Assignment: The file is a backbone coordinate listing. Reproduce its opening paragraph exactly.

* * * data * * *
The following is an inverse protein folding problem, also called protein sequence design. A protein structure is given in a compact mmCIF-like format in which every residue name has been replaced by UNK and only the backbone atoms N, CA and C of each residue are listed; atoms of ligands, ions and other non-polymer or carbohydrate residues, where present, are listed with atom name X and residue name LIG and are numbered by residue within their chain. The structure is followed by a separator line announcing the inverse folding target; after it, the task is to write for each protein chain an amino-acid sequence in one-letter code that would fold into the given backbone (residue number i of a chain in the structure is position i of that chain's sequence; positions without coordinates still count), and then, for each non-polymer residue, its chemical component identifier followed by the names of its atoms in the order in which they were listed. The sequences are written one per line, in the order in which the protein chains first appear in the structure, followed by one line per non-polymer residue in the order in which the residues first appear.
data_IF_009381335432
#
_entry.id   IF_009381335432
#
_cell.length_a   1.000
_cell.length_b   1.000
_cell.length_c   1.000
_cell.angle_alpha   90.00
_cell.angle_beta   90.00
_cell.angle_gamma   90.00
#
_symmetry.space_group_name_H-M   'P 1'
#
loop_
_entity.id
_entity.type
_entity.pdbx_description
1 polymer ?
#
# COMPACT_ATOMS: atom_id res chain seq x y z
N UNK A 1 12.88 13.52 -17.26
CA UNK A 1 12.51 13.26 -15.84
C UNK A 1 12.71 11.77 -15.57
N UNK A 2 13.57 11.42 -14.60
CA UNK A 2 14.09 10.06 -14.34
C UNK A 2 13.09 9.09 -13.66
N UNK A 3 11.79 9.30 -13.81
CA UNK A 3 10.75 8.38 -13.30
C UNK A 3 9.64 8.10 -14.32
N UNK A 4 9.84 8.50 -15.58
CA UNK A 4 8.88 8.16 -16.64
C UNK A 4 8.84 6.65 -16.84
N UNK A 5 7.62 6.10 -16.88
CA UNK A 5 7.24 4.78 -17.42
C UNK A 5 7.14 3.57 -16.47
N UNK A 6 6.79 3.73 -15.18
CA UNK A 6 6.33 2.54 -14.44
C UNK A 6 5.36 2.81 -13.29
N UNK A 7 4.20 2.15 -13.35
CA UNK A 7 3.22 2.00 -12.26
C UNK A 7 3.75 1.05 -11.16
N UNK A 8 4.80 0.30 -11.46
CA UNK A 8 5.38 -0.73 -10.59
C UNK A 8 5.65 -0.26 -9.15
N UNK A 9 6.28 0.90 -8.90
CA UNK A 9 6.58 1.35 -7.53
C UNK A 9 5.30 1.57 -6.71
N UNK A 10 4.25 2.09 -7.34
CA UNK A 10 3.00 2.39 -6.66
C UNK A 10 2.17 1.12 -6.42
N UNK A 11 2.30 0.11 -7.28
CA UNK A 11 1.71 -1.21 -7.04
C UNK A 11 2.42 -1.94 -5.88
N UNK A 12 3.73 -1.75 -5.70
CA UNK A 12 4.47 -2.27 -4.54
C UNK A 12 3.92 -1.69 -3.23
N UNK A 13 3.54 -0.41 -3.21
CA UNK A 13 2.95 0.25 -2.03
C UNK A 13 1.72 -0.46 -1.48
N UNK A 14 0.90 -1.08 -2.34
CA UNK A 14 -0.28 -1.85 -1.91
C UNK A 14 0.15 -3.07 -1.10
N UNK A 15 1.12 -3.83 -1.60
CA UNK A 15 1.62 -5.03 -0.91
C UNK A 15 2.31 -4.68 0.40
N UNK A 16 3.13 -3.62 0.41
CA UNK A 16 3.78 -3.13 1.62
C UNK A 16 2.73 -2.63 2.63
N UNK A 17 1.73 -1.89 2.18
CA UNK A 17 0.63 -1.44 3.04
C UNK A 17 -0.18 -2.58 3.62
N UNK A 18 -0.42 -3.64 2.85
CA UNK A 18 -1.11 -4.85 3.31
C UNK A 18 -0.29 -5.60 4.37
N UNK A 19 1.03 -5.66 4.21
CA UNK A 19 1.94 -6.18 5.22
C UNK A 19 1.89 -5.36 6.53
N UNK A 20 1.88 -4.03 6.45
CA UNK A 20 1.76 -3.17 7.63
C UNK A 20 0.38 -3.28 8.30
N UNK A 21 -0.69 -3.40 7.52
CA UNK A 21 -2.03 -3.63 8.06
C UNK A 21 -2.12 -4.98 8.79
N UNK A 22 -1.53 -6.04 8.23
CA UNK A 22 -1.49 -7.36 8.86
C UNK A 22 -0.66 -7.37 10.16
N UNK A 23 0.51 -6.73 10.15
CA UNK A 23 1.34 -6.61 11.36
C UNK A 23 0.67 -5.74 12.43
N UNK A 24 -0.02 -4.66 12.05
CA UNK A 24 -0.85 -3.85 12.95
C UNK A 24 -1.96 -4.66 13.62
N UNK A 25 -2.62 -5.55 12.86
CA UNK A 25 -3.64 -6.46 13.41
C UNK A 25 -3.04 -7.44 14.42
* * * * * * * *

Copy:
The following is an inverse protein folding problem, also called protein sequence design. A protein structure is given in a compact mmCIF-like format in which every residue name has been replaced by UNK and only the backbone atoms N, CA and C of each residue are listed; atoms of ligands, ions and other non-polymer or carbohydrate residues, where present, are listed with atom name X and residue name LIG and are numbered by residue within their chain. The structure is followed by a separator line announcing the inverse folding target; after it, the task is to write for each protein chain an amino-acid sequence in one-letter code that would fold into the given backbone (residue number i of a chain in the structure is position i of that chain's sequence; positions without coordinates still count), and then, for each non-polymer residue, its chemical component identifier followed by the names of its atoms in the order in which they were listed. The sequences are written one per line, in the order in which the protein chains first appear in the structure, followed by one line per non-polymer residue in the order in which the residues first appear.